Rat Brain Cells, in a Dish, Flying a Plane
Posted on November 26, 2008 Comments (2)
|Adaptive Flight Control With Living Neuronal Networks on Microelectrode Arrays (open access paper) by Thomas B. DeMarse and Karl P. Dockendorf Department of Biomedical Engineering, University of Florida
investigating the ability of living neurons to act as a set of neuronal weights which were used to control the flight of a simulated aircraft. These weights were manipulated via high frequency stimulation inputs to produce a system in which a living neuronal network would “learn” to control an aircraft for straight and level flight.
A system was created in which a network of living rat cortical neurons were slowly adapted to control an aircraft’s flight trajectory. This was accomplished by using high frequency stimulation pulses delivered to two independent channels, one for pitch, and one for roll. This relatively simple system was able to control the pitch and roll of a simulated aircraft.
When Dr. Thomas DeMarse first puts the neurons in the dish, they look like little more than grains of sand sprinkled in water. However, individual neurons soon begin to extend microscopic lines toward each other, making connections that represent neural processes. “You see one extend a process, pull it back, extend it out — and it may do that a couple of times, just sampling who’s next to it, until over time the connectivity starts to establish itself,” he said. “(The brain is) getting its network to the point where it’s a live computation device.”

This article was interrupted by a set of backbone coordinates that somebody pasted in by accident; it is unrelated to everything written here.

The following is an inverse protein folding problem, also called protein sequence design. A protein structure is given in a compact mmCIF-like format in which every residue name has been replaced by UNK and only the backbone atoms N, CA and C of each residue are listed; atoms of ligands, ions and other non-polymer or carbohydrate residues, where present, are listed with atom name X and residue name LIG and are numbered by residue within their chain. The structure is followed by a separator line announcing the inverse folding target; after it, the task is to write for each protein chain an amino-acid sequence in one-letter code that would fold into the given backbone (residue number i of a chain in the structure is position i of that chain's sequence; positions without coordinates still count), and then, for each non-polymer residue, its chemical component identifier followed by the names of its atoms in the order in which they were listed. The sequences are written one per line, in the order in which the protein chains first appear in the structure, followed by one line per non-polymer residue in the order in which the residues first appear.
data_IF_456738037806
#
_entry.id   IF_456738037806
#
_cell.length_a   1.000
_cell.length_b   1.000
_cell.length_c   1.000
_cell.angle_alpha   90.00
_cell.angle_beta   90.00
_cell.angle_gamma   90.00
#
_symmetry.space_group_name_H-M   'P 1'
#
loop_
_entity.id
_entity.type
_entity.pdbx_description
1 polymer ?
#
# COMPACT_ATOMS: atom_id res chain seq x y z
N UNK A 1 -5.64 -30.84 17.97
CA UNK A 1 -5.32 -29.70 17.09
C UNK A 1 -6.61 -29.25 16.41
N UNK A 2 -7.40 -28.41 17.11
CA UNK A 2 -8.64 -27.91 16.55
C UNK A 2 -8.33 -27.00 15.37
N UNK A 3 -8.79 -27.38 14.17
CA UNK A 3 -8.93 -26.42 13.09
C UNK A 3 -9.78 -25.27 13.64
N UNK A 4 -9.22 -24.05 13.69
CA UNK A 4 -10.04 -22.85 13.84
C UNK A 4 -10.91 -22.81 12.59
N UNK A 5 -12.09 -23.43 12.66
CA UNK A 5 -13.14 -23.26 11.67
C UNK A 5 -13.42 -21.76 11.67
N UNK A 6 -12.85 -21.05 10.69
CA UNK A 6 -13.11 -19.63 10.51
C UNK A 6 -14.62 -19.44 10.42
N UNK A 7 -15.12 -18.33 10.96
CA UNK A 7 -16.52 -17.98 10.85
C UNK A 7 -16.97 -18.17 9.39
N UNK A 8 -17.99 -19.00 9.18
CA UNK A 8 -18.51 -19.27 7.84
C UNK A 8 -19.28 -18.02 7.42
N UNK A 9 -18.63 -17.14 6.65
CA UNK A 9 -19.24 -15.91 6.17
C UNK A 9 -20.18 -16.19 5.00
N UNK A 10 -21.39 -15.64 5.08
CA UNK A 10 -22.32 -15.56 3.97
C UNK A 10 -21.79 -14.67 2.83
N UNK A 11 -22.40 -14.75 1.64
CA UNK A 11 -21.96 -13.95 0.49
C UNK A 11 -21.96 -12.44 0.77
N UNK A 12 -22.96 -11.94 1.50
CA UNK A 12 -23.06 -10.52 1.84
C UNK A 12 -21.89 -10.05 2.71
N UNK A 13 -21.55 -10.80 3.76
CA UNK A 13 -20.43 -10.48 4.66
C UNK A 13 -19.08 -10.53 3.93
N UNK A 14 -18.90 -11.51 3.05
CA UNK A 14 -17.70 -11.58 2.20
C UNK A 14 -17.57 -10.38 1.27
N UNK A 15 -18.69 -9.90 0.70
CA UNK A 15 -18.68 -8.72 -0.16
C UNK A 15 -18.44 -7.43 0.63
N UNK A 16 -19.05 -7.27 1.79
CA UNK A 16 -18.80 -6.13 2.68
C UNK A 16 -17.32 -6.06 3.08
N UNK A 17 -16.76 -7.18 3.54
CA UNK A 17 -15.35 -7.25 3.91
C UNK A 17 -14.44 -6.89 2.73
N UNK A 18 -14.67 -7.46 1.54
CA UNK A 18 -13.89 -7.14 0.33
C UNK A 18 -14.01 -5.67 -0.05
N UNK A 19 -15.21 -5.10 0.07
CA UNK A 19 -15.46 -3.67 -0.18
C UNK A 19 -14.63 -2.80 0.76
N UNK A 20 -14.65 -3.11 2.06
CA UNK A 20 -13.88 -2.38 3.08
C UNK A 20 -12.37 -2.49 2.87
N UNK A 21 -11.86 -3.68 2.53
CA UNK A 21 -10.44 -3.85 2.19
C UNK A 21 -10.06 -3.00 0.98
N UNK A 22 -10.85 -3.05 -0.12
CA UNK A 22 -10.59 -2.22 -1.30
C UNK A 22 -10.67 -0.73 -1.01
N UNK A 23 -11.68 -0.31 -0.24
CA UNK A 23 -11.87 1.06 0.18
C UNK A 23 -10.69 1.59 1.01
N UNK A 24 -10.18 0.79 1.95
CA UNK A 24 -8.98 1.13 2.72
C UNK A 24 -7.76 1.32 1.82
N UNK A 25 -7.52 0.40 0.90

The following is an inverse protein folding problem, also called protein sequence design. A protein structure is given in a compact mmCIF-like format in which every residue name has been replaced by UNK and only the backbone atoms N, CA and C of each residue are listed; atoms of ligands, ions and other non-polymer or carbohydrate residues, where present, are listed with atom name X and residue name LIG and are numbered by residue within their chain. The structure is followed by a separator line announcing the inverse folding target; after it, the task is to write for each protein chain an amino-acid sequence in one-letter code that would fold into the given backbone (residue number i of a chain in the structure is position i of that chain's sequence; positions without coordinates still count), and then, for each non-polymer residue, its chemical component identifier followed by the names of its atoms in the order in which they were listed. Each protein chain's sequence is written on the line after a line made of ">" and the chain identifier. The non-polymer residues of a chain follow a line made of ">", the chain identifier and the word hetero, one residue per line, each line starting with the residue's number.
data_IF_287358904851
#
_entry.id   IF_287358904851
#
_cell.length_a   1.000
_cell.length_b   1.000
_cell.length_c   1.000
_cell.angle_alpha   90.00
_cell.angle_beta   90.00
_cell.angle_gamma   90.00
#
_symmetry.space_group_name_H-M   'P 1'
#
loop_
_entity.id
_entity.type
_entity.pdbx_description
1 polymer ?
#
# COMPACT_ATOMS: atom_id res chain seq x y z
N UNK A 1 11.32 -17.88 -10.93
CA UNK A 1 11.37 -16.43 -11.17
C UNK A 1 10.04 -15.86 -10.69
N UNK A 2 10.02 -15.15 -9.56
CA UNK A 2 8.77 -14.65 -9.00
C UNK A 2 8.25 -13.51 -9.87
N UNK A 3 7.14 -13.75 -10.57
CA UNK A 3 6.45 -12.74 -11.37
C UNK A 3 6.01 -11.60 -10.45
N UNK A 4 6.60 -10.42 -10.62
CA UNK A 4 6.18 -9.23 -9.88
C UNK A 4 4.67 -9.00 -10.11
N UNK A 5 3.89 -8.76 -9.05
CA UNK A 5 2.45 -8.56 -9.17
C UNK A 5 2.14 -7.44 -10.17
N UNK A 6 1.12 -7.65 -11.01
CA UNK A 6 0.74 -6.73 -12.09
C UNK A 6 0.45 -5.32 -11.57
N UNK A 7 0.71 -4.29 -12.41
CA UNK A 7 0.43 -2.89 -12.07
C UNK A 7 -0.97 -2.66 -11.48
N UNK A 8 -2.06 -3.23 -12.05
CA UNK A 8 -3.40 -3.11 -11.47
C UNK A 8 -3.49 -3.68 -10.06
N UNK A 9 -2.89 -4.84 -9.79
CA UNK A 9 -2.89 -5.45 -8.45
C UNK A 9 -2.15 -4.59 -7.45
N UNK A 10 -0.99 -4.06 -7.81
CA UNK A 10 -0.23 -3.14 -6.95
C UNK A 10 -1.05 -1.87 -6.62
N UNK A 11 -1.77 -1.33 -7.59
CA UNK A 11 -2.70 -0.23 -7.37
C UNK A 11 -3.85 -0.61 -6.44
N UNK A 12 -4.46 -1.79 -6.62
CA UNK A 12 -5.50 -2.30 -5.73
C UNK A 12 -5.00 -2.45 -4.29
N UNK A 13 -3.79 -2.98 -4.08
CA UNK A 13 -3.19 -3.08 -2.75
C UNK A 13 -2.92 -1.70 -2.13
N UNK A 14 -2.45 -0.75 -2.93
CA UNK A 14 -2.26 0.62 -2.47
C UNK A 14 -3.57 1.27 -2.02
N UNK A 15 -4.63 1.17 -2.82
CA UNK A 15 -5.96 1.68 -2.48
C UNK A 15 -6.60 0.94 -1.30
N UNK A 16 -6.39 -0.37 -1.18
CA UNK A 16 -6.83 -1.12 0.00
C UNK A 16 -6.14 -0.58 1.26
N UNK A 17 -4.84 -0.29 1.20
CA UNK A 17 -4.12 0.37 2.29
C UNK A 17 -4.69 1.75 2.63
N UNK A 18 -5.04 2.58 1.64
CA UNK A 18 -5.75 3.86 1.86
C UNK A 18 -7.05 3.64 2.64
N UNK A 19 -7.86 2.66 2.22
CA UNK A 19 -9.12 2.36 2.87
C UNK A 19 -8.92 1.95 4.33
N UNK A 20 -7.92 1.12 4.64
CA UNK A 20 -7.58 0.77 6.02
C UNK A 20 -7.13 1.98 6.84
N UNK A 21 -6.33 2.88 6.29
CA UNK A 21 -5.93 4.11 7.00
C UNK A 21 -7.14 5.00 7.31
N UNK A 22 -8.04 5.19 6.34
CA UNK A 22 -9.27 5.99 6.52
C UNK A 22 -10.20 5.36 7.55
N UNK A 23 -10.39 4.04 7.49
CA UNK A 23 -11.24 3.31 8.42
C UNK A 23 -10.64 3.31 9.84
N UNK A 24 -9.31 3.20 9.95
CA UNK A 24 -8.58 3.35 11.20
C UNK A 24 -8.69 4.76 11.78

To control the simulated aircraft, the neurons first receive information from the computer about flight conditions: whether the plane is flying straight and level or is tilted to the left or to the right. The neurons then analyze the data and respond by sending signals to the plane’s controls. Those signals alter the flight path and new information is sent to the neurons, creating a feedback system.
“Initially when we hook up this brain to a flight simulator, it doesn’t know how to control the aircraft,” DeMarse said. “So you hook it up and the aircraft simply drifts randomly. And as the data come in, it slowly modifies the (neural) network so over time, the network gradually learns to fly the aircraft.”
Although the brain currently is able to control the pitch and roll of the simulated aircraft in weather conditions ranging from blue skies to stormy, hurricane-force winds, the underlying goal is a more fundamental understanding of how neurons interact as a network, DeMarse said.
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